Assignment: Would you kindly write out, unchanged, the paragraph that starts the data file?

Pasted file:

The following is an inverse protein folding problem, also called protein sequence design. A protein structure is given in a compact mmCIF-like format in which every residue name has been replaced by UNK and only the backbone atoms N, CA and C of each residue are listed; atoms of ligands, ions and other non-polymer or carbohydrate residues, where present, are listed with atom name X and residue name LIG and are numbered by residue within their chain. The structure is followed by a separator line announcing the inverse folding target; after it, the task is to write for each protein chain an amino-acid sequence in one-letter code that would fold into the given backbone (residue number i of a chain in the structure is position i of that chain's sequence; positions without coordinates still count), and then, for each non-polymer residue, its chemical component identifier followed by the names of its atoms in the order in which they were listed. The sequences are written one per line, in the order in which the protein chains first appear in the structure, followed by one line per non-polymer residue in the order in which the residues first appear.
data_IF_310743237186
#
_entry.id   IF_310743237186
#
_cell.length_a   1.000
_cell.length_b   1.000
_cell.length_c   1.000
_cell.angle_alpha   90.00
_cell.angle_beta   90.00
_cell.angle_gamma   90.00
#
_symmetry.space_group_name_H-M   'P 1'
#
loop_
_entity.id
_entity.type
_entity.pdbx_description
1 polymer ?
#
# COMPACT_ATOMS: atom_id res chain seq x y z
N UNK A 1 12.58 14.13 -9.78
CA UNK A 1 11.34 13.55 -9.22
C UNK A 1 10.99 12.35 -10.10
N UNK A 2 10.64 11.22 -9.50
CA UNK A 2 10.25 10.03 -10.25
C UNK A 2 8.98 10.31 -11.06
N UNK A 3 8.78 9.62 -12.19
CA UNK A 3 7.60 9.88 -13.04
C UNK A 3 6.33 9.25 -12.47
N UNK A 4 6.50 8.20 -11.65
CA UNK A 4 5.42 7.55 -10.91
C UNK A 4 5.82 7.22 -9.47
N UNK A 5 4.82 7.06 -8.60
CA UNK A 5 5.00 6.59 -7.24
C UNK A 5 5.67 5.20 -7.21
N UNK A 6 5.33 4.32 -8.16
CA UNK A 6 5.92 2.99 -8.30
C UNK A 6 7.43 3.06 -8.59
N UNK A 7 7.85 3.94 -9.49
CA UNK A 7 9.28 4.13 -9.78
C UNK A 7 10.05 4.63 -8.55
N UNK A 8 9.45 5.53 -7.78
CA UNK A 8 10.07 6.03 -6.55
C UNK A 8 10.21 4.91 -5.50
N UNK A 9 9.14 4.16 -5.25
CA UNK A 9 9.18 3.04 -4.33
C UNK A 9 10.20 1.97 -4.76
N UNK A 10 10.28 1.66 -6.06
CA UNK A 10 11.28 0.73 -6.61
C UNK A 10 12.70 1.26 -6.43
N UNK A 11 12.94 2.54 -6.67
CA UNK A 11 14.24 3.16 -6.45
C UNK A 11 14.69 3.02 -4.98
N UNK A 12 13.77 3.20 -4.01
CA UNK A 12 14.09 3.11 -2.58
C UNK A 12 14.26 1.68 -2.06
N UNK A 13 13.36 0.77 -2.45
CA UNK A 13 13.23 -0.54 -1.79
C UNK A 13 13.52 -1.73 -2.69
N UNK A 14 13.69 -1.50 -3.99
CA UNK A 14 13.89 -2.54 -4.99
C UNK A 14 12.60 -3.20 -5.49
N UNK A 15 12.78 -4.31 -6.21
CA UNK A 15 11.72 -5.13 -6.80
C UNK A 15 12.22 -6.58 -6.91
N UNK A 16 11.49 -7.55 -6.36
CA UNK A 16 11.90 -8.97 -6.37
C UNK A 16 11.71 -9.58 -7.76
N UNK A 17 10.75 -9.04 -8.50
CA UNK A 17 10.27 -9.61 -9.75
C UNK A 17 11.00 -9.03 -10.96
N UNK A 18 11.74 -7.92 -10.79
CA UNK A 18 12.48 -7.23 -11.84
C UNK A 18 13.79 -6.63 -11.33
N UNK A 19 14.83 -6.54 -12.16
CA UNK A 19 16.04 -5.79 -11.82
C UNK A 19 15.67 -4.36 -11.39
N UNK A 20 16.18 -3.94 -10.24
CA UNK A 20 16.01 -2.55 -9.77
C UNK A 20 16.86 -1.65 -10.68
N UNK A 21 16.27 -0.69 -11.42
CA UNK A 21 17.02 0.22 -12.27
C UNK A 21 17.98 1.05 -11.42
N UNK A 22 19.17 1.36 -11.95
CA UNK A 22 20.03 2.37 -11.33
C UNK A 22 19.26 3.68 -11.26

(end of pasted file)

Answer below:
The following is an inverse protein folding problem, also called protein sequence design. A protein structure is given in a compact mmCIF-like format in which every residue name has been replaced by UNK and only the backbone atoms N, CA and C of each residue are listed; atoms of ligands, ions and other non-polymer or carbohydrate residues, where present, are listed with atom name X and residue name LIG and are numbered by residue within their chain. The structure is followed by a separator line announcing the inverse folding target; after it, the task is to write for each protein chain an amino-acid sequence in one-letter code that would fold into the given backbone (residue number i of a chain in the structure is position i of that chain's sequence; positions without coordinates still count), and then, for each non-polymer residue, its chemical component identifier followed by the names of its atoms in the order in which they were listed. The sequences are written one per line, in the order in which the protein chains first appear in the structure, followed by one line per non-polymer residue in the order in which the residues first appear.